SANAA, Yemen – Under a heavy fog, al-Qaida militants disguised in military uniforms launched car bomb attacks on three security and military posts in southern Yemen on Friday, killing 38 soldiers in the group’s biggest attack in the country since last year.
The coordinated attacks point to how al-Qaida is exploiting the continued weakness of Yemen’s military to rally back at a time when the group’s branches across the region grow more assertive. More than two years after the U.S. raid that killed Osama bin Laden, factions of the group he led are taking advantage of turmoil in multiple Arab nations to expand their presence and influence.
Experts in extremist networks see no clear evidence of coordination between groups under the al-Qaida banner. But gains by one serve as powerful encouragement and recruiting tools for others.
For a time, al-Qaida in the Arabian Peninsula was perhaps the most powerful of the terror group’s branches in the region. It carried out a series of attempted attacks on U.S. soil – and Washington branded it as one of the world’s most dangerous terror groups.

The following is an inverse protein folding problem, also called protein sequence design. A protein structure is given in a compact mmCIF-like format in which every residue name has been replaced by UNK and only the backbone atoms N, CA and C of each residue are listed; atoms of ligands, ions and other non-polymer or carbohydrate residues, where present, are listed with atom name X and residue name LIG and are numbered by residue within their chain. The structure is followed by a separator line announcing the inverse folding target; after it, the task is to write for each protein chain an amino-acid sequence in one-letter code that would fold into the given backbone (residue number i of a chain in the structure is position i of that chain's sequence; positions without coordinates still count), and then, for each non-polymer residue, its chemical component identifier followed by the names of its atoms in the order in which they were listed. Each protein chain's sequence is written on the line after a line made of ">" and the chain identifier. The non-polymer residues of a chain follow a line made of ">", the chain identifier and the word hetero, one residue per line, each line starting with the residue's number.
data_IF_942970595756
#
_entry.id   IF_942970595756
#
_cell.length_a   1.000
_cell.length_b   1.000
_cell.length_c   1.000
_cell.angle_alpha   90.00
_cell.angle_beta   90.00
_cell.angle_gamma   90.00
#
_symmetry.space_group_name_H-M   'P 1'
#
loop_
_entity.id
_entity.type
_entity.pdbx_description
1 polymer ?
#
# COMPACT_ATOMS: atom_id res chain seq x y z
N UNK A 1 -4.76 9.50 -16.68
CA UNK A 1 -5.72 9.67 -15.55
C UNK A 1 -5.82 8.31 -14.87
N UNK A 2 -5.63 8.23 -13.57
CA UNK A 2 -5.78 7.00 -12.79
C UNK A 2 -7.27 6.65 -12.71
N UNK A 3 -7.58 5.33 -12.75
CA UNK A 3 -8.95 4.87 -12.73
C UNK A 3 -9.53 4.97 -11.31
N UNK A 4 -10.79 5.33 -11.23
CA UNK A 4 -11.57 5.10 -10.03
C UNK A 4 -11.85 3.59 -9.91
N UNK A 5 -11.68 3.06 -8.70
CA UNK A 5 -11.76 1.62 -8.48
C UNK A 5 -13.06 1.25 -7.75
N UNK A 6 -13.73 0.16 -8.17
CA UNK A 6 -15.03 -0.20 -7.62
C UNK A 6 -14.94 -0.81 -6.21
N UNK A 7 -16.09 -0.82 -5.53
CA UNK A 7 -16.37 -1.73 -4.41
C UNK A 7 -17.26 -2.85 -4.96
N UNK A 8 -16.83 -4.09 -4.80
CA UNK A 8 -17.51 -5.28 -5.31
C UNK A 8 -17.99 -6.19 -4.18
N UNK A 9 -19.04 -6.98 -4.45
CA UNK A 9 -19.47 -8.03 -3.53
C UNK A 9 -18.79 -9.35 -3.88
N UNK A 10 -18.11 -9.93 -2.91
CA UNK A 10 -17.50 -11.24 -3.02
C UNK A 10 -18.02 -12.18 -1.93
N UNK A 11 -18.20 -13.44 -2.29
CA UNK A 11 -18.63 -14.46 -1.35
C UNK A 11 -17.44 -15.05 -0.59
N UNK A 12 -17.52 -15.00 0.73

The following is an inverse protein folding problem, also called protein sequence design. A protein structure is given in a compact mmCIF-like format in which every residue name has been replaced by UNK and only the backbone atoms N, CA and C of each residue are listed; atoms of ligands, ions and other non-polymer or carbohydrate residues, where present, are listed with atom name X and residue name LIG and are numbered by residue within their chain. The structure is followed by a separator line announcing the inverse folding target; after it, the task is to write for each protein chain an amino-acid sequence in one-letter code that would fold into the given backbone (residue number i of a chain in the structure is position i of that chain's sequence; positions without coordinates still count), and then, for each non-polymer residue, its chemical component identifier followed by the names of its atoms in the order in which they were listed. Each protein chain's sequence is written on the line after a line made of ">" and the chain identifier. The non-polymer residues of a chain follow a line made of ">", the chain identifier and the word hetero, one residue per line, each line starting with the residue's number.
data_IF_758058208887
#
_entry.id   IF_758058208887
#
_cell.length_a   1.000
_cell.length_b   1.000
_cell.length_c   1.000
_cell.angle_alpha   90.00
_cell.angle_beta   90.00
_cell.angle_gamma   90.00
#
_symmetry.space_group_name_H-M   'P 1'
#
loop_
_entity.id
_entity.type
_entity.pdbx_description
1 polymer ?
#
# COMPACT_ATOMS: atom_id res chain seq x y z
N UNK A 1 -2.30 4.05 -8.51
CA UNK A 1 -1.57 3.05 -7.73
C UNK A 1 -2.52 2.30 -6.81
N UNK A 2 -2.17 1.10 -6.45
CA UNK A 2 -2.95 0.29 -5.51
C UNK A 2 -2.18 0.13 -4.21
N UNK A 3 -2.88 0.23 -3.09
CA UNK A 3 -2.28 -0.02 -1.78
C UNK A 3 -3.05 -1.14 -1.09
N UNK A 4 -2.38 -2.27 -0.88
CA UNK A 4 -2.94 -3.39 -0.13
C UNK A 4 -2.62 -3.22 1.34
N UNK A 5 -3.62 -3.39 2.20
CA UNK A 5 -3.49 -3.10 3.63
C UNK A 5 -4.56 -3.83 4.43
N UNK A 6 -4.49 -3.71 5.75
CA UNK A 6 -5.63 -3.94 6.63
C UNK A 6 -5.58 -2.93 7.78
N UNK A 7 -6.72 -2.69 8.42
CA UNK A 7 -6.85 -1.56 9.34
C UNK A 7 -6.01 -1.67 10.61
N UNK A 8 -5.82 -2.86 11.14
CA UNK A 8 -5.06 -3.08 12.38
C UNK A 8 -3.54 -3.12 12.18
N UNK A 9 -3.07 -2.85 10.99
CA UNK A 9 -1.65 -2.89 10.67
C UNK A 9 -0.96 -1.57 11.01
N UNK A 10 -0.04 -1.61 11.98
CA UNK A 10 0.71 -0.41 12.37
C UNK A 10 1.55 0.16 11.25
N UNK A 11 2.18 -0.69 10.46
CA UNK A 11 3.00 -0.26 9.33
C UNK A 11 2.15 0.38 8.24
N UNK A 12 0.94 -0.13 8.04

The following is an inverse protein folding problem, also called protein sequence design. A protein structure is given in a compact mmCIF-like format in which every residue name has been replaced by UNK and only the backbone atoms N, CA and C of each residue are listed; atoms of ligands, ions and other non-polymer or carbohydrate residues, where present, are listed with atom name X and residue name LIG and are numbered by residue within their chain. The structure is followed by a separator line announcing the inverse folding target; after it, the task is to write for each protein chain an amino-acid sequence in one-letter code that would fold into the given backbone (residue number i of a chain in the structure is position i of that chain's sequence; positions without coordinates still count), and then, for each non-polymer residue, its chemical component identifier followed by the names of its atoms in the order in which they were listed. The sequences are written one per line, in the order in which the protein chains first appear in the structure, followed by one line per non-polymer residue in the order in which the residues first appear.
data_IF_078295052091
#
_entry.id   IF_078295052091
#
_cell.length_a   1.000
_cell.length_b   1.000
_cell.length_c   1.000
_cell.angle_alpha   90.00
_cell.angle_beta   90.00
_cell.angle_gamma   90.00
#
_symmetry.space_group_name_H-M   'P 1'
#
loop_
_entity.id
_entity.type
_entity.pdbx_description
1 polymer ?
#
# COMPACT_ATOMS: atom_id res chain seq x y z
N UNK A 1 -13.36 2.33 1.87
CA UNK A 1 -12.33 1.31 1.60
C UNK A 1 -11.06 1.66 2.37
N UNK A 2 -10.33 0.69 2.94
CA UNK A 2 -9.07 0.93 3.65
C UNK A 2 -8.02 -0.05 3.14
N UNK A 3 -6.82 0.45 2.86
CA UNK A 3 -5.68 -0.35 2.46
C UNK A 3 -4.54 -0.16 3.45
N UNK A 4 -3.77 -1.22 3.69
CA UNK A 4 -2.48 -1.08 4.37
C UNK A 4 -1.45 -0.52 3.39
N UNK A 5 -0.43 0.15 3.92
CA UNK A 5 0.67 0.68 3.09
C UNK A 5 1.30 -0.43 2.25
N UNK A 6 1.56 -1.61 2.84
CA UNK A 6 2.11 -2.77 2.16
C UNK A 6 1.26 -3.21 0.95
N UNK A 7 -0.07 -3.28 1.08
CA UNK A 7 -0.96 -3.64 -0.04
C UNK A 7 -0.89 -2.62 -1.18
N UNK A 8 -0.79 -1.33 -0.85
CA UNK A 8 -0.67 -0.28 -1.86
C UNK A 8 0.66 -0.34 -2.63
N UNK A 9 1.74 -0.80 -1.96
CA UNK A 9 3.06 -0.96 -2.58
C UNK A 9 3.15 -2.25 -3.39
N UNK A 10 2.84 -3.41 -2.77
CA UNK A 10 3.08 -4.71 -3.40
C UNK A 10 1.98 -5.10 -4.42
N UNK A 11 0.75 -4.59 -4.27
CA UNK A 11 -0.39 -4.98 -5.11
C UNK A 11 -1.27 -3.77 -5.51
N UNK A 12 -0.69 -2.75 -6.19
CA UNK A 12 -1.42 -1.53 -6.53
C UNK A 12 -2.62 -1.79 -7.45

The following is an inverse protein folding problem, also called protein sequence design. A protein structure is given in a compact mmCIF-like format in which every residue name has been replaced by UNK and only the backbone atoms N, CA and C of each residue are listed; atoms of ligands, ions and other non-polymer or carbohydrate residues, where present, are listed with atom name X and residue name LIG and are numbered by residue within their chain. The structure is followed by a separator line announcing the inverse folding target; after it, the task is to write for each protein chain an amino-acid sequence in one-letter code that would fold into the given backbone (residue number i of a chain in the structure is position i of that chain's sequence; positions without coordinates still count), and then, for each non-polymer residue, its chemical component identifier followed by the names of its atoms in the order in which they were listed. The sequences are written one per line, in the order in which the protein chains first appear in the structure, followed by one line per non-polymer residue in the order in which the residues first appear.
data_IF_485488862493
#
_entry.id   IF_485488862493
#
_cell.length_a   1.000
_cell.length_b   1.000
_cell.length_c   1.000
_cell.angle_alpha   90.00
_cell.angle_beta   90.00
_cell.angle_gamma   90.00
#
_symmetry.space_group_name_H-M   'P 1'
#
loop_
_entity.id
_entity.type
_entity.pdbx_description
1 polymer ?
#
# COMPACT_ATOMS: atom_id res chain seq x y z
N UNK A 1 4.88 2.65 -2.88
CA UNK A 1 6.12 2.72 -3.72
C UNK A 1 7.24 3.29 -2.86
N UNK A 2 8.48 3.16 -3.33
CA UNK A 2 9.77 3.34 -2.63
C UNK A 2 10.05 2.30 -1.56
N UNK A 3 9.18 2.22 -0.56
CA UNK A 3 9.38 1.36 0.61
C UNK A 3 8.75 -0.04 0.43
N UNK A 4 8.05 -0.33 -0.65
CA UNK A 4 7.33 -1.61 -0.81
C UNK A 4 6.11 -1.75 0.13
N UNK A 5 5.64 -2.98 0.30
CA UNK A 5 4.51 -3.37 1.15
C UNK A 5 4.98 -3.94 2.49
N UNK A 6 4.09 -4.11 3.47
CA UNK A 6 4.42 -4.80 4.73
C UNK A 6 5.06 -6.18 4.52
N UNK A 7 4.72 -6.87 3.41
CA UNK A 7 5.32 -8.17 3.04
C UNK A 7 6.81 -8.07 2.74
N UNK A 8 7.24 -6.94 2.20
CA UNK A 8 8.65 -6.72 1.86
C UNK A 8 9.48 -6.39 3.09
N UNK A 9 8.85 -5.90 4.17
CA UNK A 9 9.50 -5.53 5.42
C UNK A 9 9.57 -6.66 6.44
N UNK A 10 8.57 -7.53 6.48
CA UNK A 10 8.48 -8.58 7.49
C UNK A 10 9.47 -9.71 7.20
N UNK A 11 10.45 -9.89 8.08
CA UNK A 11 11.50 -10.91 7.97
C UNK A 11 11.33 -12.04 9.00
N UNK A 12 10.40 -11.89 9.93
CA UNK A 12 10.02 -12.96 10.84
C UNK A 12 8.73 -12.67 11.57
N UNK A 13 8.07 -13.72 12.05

In 2011, with Yemen in political turmoil amid the uprising that eventually led to the removal of President Ali Abdullah Saleh, al-Qaida fighters seized control of a string of cities and towns in the south.
It was beaten back in 2012 by a Yemeni military offensive supported by a heavy campaign of U.S. drone strikes. The assaults drove its fighters out of the southern strongholds and into hiding in mountainous regions, from which they harried the Yemeni military with attacks and assassinations.
Friday’s attacks in the southern province of Shabwa, a one-time al-Qaida stronghold, showed the group’s continued capabilities.